Wednesday, May 25, 2016

Ed Wood Wednesdays: The Wood Magazine Odyssey, Part Eight by Greg Dziawer

The logo for Libra Press.

Original artwork for "Superfruit."
While the Age of Aquarius was dawning everywhere else, the preferred Zodiac sign at 5585 W Pico Blvd in Los Angeles circa 1970 was Libra. Libra Press, that is, one of the more mysterious imprints coming out of the Pendulum family of publications.

As Joe Blevins noted in his review of Ed Wood's short story, "Superfruit," the address, the presence of Ed's fiction, and the layout and design of the magazines are all dead giveaways that Libra was yet another Pendulum-related publication. Curiously, unlike now-better-known-and-documented imprints, including Pendulum, Calga, Gallery Press, SECS Press, and Edusex, no Libra titles appear to have been filed for copyright in the first half of the '70s. Hence, the full extent of Libra Press titles is hard to pin down. Only a handful of issues appear to be floating through the hands of collectors and sellers, but those suggest a span, as early as 1970 through 1976, covering the majority of time the other magazines imprints were published. 

"Superfruit," credited under Wood's own name, originally appeared in Meatrack, a gay-themed Libra publication, in its first issue from 1971. Another Ed-penned piece titled "The Gay Suburbanite" appeared, without credit, in that same issue. The review of "Superfruit" linked above originally indicated that the story had appeared in Luscious. Upon further inspection, the editorial contents page for Luscious (featuring Neola Graf, aka Malta) mistakenly appeared in Meatrack. This was likely a printing error in the fast and loose world of Pendulum, where material was oft-times recycled. That page makes it clear that Luscious was heterosexual in orientation, and the level of detail suggests a complete magazine we've yet to locate. Beyond that title, we know the following Libra issues did exist, with contents as noted when known:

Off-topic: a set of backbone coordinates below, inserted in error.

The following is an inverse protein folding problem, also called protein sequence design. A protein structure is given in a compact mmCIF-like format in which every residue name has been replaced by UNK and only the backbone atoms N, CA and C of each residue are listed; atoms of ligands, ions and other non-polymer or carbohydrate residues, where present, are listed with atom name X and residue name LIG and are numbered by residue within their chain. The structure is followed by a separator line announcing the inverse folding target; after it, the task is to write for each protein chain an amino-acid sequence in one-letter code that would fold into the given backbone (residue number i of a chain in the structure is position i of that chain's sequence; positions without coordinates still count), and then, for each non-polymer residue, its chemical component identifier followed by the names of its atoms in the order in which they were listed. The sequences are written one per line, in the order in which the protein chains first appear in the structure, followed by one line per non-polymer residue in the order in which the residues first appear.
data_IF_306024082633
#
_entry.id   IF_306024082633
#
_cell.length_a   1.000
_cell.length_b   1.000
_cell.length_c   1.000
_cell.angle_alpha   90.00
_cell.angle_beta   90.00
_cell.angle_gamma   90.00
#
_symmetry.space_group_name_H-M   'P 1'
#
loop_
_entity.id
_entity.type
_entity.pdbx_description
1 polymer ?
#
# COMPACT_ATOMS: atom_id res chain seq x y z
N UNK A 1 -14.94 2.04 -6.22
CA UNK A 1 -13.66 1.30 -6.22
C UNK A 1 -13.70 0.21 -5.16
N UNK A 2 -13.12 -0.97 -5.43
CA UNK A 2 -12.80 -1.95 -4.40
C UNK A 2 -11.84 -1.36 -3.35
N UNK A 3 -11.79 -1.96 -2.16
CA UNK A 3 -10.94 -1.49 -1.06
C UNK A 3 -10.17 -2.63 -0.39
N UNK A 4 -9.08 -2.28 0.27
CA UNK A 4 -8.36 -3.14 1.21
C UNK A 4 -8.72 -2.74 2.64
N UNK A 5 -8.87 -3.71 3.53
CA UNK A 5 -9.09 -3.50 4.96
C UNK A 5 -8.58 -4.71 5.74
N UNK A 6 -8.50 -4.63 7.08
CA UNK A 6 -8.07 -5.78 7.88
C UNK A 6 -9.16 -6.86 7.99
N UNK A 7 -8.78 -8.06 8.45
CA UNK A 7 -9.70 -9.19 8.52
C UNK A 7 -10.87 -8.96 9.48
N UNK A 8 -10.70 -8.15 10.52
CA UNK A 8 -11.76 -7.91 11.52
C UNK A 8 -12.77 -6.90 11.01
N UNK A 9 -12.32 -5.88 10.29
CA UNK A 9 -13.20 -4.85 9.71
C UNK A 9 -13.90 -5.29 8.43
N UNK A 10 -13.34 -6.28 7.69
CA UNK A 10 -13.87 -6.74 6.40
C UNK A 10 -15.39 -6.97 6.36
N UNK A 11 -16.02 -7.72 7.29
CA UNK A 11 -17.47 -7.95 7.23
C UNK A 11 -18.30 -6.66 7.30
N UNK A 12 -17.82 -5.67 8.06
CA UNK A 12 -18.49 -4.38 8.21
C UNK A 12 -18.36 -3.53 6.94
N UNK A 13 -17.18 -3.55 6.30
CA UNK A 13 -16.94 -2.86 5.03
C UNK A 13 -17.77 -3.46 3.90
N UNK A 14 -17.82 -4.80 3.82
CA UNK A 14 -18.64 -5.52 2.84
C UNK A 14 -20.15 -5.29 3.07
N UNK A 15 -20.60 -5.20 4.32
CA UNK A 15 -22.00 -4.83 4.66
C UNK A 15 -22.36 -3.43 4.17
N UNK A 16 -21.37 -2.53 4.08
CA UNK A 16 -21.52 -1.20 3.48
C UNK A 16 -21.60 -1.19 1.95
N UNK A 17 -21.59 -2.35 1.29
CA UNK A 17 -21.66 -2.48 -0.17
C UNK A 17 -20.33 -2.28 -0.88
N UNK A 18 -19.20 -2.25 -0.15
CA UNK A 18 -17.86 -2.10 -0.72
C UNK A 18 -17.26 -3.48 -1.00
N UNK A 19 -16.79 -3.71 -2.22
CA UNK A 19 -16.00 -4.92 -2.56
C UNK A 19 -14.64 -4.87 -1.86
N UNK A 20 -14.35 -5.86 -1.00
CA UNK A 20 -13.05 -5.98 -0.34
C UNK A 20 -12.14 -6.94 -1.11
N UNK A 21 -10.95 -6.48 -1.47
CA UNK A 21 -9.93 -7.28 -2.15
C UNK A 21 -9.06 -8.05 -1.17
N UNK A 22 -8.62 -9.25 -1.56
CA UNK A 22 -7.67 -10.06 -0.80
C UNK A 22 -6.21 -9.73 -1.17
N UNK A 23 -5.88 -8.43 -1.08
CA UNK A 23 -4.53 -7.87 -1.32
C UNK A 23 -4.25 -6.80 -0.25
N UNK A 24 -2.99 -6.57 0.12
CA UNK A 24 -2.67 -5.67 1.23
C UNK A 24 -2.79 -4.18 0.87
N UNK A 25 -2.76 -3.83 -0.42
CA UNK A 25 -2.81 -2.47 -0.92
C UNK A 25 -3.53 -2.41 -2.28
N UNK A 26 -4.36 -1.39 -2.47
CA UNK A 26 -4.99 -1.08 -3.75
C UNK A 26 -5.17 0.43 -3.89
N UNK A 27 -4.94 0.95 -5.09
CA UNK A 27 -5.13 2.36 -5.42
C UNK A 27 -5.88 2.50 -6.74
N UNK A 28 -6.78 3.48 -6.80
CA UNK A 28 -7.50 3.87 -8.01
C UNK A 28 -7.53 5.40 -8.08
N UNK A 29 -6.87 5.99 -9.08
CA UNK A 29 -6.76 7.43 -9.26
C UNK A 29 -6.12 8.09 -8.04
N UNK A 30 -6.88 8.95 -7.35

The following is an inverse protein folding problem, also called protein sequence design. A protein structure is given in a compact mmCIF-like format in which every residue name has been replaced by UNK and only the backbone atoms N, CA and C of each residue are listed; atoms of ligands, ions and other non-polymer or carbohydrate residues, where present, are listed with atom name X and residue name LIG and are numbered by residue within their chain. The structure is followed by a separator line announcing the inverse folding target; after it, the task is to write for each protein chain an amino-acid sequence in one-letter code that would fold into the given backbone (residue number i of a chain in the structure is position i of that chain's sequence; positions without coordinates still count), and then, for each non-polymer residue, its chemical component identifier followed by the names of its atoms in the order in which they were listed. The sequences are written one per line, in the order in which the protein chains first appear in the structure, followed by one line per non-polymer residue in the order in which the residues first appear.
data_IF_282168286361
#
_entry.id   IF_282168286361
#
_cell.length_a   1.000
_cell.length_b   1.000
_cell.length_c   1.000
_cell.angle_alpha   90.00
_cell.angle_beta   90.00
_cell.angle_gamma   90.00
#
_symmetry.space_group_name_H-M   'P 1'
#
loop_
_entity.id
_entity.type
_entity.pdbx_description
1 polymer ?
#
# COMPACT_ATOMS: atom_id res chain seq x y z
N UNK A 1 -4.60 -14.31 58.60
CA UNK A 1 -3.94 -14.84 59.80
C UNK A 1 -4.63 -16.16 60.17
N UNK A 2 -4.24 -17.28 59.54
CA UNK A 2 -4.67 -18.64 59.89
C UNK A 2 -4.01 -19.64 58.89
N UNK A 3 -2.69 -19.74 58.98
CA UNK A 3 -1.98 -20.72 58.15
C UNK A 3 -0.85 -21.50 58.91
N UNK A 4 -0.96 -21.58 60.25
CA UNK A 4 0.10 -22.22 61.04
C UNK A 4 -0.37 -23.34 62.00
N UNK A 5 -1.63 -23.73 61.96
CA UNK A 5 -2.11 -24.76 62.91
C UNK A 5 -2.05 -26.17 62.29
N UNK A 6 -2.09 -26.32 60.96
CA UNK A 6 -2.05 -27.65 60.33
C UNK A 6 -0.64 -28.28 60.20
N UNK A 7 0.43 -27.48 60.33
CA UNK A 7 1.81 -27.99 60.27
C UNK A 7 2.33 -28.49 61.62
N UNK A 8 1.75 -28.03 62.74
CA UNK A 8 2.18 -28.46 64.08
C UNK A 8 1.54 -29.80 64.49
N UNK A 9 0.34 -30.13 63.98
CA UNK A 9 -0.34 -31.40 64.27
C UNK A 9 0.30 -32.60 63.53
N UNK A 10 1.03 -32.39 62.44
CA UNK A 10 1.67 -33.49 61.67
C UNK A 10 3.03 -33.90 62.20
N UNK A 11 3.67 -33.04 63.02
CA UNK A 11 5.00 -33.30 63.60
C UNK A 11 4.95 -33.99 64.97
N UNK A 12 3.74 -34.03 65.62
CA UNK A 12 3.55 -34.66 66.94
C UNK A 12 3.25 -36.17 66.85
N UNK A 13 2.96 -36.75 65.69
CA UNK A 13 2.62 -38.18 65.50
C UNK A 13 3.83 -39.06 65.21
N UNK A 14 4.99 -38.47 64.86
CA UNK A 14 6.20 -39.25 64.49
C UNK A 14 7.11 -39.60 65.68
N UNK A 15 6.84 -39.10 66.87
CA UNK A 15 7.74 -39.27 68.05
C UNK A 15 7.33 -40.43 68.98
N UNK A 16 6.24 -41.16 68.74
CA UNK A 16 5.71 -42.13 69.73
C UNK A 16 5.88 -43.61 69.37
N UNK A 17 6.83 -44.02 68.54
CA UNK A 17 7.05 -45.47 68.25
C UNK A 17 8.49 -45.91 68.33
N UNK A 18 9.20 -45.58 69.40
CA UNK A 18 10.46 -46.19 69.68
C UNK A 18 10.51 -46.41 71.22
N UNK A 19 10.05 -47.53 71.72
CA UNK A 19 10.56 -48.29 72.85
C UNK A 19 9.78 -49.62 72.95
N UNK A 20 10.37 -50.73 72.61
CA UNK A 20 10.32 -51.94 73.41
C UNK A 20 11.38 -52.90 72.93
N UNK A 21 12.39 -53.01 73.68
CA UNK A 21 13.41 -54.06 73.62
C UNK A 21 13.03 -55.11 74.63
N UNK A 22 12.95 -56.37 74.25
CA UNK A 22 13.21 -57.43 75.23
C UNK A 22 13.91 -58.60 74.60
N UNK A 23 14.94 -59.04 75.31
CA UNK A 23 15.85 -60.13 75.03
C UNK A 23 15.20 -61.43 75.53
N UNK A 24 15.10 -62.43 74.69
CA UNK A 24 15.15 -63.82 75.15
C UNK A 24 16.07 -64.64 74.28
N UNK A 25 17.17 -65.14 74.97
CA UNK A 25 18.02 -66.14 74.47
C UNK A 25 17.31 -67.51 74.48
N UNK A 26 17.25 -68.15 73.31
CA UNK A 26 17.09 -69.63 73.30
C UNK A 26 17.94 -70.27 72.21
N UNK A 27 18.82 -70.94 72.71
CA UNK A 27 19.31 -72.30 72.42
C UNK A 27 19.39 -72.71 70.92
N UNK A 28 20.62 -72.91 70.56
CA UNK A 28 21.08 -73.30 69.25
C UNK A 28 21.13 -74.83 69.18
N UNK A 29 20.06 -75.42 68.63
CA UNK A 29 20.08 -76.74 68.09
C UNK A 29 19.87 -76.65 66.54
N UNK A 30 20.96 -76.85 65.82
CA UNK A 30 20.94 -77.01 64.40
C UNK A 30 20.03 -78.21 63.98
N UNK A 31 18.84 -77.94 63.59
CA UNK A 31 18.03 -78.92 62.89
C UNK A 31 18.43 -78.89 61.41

• Meatrack - Book One - 1971 - Includes "Superfruit" and "The Gay Suburbanite," both by Ed.
  • Sex Affairs - Book Two - 1970s (cover price suggests '75-'76) - Includes pictorials with uncredited text: "Two on a Couch"; "Therapeutic Fantasy"; "The Magic Carpet"; "The No-Tell Motel"; and "The Juggler, Conclusion of a Two-Part Erotic Tale" by Garth Prawn. Part one presumably appeared in book one of this same title.
  • Whiplash - Book One - 1970's (cover price suggests '75-'76) - Includes Ed's short fiction "You Gotta Have a Fetish, You Gotta Have a Gimmick" (under the pseudonym Ann Gora) and two uncredited articles on fetishism and public perception.
  • Illustrated Incest Case Histories - Book One - 1976 - "Case Histories: All in the Family"; "Mrs. Jefferson and Selma"; "Mrs. Jefferson and Pete"; "Pete and Selma." Articles: "The Stigma of Incest"; "Incestuous Fantasies."
  • Love & Sex - Book One - 1976 - Articles/pictorials with uncredited text: "Sexual Mores and Sexual Behavior"; "Tips on Intercourse"; "Sex and the Common Object"; "How Much and How Often?"; "The American Bosom Madness"

We hope this is a starting point for exploration of terrain where more of Ed's work will appear. The eagle-eyed Woodologist should note that some magazines from the Pendulum family carried the address of 5583 W Pico. Leo Eaton, a fellow staffer of Ed's in the Pendulum office, recently explained to me the office layout, delineating numerous office suites that account for the multiple addresses: "The writer's offices were separated from the art department by a door that was on an an electric lock. You came into the building through a back entrance in the parking lot, clocked in (yes, we all had time cards), and the writers turned left while the artists turned right. The executives went in through the front door on W Pico."

The Libra Press logo was, fittingly, the scales. Librans are ruled by Venus, but at Libra Press, love was merely synonymous with sex. Despite generally possessing balance and harmony, Libran men can be reckless gamblers, and while typically easygoing, Librans can shock with storms of rage. They can be fussy over their appearance. Their most suitable professions include artists, writers and actors.

Born October 10, 1924, Ed was, perhaps not coincidentally, a Libra. 

Special thanks to Bob Blackburn, for the cover and information regarding Meatrack, and to Leo Eaton, for providing priceless real-world details of the Pendulum magazine office.

BONUS: Enjoy some vintage Libra Press covers and an uncensored version of that Luscious contents page at the Ed Wood Wednesdays Tumblr right here.